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March 04, 2008

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James Todhunter

Ownership of innovation is very important. There is a single owner that must take responsibility for innovation. This person must have responsibility for setting and achieving corporate goals. This person must imprint the corporate culture with the value building importance of innovation. This person must allocate the resources to support innovation and build innovation competence as a sustainable driver of corporate value. This person is the CEO. The CEO can always elect to delegate authority to drive innovation, but woe unto the CEO that chooses to delegate responsibility.

Drew

Jim, I like your position on this. Perhaps I need to clarify better between: who owns "innova...TION" versus who owns "innova...TING." Big difference in my mind. Too often, I see where the innovation owner/champion also gets the "innova...TING" role (and the resources that go with it) to the exclusion of the rest of the organization. This is dysfunctional. Others shy away from innovation initiatives and opportunities (such as Goldfire, TRIZ, and SIT) for fear of rocking the boat.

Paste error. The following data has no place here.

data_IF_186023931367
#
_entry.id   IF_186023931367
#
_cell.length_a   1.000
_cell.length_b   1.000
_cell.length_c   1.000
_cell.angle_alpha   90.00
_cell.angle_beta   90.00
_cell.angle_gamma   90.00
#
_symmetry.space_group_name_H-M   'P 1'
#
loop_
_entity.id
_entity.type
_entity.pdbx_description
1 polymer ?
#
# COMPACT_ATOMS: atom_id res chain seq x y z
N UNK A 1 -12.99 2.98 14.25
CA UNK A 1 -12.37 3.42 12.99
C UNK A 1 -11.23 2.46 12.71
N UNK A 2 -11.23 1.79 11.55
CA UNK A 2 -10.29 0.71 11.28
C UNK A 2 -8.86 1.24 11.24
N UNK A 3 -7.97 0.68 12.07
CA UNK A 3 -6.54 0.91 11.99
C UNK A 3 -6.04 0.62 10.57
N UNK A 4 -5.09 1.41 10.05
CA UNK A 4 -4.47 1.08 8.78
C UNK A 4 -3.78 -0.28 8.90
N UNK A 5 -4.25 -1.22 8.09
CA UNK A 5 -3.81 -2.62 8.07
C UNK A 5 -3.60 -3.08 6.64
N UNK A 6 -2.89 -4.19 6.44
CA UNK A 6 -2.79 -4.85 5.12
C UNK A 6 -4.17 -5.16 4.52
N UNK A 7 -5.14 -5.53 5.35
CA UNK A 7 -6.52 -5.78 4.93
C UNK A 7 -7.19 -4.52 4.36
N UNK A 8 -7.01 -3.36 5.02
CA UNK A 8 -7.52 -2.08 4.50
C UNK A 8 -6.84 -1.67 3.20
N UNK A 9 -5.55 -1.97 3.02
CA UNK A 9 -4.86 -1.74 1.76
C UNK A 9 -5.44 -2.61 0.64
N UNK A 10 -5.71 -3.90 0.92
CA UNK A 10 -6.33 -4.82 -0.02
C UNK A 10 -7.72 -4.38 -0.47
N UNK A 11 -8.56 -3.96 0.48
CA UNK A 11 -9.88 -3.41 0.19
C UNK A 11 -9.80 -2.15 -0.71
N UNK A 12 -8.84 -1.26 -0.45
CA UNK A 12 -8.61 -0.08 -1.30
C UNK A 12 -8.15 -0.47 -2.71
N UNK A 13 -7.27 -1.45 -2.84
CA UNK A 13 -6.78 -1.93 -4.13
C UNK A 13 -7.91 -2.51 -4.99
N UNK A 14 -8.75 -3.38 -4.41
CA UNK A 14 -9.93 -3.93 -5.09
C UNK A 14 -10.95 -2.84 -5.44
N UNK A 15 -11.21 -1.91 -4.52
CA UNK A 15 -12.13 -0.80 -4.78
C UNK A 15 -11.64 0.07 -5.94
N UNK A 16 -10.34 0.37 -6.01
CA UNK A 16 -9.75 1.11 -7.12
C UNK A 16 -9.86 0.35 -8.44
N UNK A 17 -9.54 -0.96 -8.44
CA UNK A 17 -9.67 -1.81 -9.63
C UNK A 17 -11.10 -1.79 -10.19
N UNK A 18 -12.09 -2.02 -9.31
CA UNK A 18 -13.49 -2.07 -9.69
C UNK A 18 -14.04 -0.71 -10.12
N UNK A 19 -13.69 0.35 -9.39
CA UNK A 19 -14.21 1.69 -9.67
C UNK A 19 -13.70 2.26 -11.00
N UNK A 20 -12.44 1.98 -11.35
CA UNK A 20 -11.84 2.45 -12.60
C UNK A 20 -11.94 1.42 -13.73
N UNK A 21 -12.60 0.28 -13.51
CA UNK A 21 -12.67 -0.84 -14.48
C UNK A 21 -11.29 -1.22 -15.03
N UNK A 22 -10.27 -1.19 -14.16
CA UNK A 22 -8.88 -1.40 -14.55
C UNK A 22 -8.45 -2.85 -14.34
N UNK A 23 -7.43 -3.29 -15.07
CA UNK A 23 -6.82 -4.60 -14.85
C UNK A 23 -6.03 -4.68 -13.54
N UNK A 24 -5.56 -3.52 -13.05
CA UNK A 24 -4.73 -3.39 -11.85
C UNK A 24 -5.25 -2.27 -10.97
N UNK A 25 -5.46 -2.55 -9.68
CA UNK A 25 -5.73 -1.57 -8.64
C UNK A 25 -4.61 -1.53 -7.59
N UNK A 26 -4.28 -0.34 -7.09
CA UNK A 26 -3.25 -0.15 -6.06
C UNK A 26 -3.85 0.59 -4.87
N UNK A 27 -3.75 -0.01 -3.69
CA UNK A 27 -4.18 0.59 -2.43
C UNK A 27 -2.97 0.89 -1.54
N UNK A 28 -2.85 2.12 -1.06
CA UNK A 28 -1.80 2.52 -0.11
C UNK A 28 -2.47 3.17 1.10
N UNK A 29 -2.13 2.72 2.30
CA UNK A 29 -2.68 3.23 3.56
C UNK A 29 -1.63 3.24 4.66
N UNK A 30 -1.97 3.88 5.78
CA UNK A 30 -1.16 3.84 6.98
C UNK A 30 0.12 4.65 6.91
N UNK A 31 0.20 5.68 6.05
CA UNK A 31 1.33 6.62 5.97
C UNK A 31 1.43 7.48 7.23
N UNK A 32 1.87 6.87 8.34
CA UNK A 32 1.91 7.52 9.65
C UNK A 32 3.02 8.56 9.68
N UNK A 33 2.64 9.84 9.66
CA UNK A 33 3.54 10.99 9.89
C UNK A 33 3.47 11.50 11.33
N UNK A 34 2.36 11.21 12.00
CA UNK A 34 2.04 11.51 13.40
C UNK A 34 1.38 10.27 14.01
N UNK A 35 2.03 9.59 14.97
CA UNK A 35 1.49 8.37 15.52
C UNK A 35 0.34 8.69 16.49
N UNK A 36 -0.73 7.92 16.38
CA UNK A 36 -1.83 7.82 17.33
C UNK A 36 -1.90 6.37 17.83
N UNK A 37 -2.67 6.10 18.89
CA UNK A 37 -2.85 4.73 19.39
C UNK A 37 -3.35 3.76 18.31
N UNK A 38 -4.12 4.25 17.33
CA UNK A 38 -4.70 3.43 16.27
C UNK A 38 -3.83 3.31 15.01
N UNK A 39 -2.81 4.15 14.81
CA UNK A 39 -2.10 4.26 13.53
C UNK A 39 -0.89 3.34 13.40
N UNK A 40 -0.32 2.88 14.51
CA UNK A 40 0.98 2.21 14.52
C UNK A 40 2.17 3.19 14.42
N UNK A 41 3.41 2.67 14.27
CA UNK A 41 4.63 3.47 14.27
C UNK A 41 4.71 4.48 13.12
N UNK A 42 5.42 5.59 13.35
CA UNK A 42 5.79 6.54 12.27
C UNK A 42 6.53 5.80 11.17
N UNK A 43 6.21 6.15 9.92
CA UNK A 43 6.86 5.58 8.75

In the ideal, I agree the CEO should own innovation. That is a model of success. There is an excellent paper from the Marketing Science Institute (www.msi.org) on this titled, "How Much Do CEOs Matter to Innovation?" You should be able to order it directly from MSI. If not, let me know and I will get one for you.

Thanks for insight, Jim.

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About This Blog

  • For thousands of years, inventors have embedded five simple patterns into their inventions, usually without knowing it. These patterns are the "DNA" of products that can be extracted and applied to any product or service to create new-to-the-world innovations. Drew Boyd shares how to use this effective, repeatable, and trainable innovation process for organic growth.

Innovation Sighting

  • "Innovation Sighting" is a monthly feature that demonstrates the use of structured innovation methods. A great way to develop one's skill at innovation is to be able to recognize the use of templates in everyday products and services.

Marketing Innovation

  • "Marketing Innovation" is a monthly feature that demonstrates innovation templates for advertising, promotion, and integrated marketing communication. It is based on the pioneering work by Professor Jacob Goldenberg and his colleagues in "cracking the advertising code."

Academic Focus

  • "Academic Focus" is a monthly feature that highlights an institution or professor who is doing an outstanding job bringing the tools and skills of innovation to the practitioner community.

The LAB

  • The LAB is a regular feature that demonstrates how to use innovation methods and tools. Blog readers are invited to pose a question or submit a product or service for The LAB . Drew will then show how to apply a systematic process to the product or service and create real, new-to-the-world concepts.